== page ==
The Gig Economy: 'The Dark Matter of the Labor Economy'

Today, workers need to have more flexibility about how they approach their careers, both in terms of the types of positions they accept and the fields in which they work. They may have to turn to the gig economy to earn a living.

This isn't necessarily a bad thing. While some people are forced to become flexible because they can't get the full-time jobs they want, others are embracing the gig economy and similar forms of nontraditional labor with open arms.

But does the gig economy have the capacity to be a meaningful replacement for traditional employment? Will people still be able to live and afford comfortable lifestyles? That's hard to say, because the data is sorely lacking.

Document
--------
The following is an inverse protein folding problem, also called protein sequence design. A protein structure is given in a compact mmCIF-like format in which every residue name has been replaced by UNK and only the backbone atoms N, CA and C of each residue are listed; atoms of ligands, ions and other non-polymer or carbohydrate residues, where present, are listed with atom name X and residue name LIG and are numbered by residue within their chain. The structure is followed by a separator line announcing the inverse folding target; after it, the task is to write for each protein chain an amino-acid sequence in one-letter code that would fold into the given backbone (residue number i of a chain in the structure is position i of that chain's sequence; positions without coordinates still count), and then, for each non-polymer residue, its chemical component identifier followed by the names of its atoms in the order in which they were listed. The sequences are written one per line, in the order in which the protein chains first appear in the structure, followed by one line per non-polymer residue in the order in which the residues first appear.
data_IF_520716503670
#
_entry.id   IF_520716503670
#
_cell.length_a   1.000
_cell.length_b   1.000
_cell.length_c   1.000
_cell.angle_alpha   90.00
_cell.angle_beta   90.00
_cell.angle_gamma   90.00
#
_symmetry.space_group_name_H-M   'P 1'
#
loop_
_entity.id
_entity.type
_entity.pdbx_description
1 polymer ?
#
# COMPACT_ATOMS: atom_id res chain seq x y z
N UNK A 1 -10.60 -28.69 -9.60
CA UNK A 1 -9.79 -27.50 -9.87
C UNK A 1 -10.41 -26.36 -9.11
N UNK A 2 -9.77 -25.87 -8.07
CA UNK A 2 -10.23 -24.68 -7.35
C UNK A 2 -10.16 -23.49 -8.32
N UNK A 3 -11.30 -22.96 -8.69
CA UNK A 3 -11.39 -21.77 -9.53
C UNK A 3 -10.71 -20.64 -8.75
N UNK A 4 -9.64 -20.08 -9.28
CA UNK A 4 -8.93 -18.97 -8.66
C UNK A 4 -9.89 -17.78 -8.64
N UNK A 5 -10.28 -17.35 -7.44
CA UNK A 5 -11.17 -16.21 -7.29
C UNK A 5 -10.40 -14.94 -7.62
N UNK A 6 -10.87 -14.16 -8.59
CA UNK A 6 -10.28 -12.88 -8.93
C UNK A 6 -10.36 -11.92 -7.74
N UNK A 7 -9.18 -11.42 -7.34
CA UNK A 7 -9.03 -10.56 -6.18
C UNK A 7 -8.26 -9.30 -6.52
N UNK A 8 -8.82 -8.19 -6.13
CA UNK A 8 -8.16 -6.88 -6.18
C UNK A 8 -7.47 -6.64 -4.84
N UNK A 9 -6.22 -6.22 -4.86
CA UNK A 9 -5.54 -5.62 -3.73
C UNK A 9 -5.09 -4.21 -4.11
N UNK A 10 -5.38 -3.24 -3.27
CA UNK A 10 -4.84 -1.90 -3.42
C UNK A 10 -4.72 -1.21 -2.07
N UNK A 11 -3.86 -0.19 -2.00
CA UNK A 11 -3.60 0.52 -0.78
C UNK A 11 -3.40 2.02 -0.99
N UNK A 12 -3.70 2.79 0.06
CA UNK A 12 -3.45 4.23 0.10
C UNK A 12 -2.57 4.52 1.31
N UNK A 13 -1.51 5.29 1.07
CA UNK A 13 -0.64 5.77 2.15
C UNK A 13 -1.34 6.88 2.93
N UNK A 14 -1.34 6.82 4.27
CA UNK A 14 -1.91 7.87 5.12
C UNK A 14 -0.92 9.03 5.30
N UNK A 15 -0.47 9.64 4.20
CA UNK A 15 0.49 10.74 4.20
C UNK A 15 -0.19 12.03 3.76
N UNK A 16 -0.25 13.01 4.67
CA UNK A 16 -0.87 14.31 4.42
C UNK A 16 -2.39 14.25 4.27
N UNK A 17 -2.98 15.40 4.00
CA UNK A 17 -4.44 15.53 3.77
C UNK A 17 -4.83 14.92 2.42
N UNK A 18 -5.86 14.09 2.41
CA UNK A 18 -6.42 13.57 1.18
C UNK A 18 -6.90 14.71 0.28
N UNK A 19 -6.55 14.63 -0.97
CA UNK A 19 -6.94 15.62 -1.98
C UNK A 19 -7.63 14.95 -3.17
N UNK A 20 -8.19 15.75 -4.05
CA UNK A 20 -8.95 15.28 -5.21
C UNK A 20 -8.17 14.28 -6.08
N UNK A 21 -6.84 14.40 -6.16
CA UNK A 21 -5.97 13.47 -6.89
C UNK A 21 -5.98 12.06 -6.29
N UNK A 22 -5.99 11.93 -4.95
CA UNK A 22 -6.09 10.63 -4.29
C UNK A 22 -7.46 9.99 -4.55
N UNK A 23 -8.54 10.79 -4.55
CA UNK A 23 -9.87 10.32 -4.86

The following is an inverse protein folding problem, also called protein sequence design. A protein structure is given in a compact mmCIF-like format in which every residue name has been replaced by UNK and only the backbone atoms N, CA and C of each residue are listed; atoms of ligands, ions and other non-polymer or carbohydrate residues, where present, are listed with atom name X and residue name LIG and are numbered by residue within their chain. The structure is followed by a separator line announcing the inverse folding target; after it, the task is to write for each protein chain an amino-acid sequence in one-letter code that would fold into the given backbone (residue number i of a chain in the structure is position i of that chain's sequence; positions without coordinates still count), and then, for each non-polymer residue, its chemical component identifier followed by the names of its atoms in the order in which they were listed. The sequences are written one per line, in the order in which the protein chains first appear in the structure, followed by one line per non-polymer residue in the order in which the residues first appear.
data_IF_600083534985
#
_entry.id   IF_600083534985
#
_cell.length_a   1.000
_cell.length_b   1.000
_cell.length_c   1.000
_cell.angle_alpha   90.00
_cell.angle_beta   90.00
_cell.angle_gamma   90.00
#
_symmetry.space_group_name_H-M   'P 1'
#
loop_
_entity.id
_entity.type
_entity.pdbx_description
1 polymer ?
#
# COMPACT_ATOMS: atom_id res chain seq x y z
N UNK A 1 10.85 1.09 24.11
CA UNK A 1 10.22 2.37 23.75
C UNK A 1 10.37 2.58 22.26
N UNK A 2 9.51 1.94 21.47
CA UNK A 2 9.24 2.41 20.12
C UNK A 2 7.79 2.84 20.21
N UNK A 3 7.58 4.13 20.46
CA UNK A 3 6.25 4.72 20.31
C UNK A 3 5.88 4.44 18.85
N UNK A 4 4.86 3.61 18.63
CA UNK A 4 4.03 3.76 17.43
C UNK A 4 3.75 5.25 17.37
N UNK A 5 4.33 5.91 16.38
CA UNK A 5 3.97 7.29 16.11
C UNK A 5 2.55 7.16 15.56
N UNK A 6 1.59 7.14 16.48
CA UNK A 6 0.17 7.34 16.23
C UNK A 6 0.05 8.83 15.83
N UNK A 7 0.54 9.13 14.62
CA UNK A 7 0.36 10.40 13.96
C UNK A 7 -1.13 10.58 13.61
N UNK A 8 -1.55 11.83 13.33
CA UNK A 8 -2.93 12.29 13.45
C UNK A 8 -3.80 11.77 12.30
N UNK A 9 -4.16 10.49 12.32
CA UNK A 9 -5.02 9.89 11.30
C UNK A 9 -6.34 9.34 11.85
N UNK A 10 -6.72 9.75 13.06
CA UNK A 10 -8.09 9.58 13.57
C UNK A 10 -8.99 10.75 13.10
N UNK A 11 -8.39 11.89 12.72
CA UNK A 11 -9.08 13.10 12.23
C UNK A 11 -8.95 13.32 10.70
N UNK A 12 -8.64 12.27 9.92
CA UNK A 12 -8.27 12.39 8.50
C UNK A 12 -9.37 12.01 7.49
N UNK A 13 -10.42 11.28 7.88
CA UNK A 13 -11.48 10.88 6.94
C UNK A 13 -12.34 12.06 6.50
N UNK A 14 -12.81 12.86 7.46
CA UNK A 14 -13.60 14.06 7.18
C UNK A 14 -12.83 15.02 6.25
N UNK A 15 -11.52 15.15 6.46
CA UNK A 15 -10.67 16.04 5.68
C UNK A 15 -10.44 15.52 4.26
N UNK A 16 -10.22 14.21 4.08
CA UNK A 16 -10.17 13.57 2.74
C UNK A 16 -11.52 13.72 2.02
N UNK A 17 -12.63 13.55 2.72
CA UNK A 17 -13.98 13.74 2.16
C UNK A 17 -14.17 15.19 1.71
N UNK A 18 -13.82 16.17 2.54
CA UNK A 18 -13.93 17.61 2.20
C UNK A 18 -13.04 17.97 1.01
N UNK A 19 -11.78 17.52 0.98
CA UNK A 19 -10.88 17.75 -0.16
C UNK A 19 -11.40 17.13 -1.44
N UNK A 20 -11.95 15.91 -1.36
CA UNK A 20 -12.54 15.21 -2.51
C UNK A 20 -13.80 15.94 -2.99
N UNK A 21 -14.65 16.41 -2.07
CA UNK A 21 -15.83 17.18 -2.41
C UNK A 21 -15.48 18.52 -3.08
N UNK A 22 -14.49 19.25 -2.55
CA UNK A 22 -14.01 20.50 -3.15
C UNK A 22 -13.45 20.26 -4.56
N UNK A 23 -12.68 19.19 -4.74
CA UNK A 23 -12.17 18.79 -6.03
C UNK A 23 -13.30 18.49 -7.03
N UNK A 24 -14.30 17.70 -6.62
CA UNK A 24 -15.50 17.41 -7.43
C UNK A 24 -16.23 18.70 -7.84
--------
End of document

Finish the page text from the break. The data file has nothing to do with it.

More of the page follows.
"There's no question that we're going to have winners and losers as we move to the gig economy, but judging the total number of winners vs. losers is going to be hard if we don't even know what the size of the economy is overall," Wright says.

Wright has seen estimates of the size of the gig economy that range from 5 to 30 percent of the U.S. labor force. For that reason, he calls the gig economy "the dark matter of the U.S. labor economy": It's all around us, but we can't really pin it down just yet.

"It speaks to the pressing need to have better data in order to make better decisions, whether you are an individual job seeker, or an employer, or a policymaker," Wright says.

In the end, then, even the creativity of job seekers isn't enough. What we need is better data. Wright recently sent out a call for such data in an op-ed for Fortune, arguing that the U.S. government must play a major role in the push for a better understanding of the modern economy because of its unparalleled "ability to collect objective data and aggregate it into useful material for policymakers."

One hopes our political leaders are listening.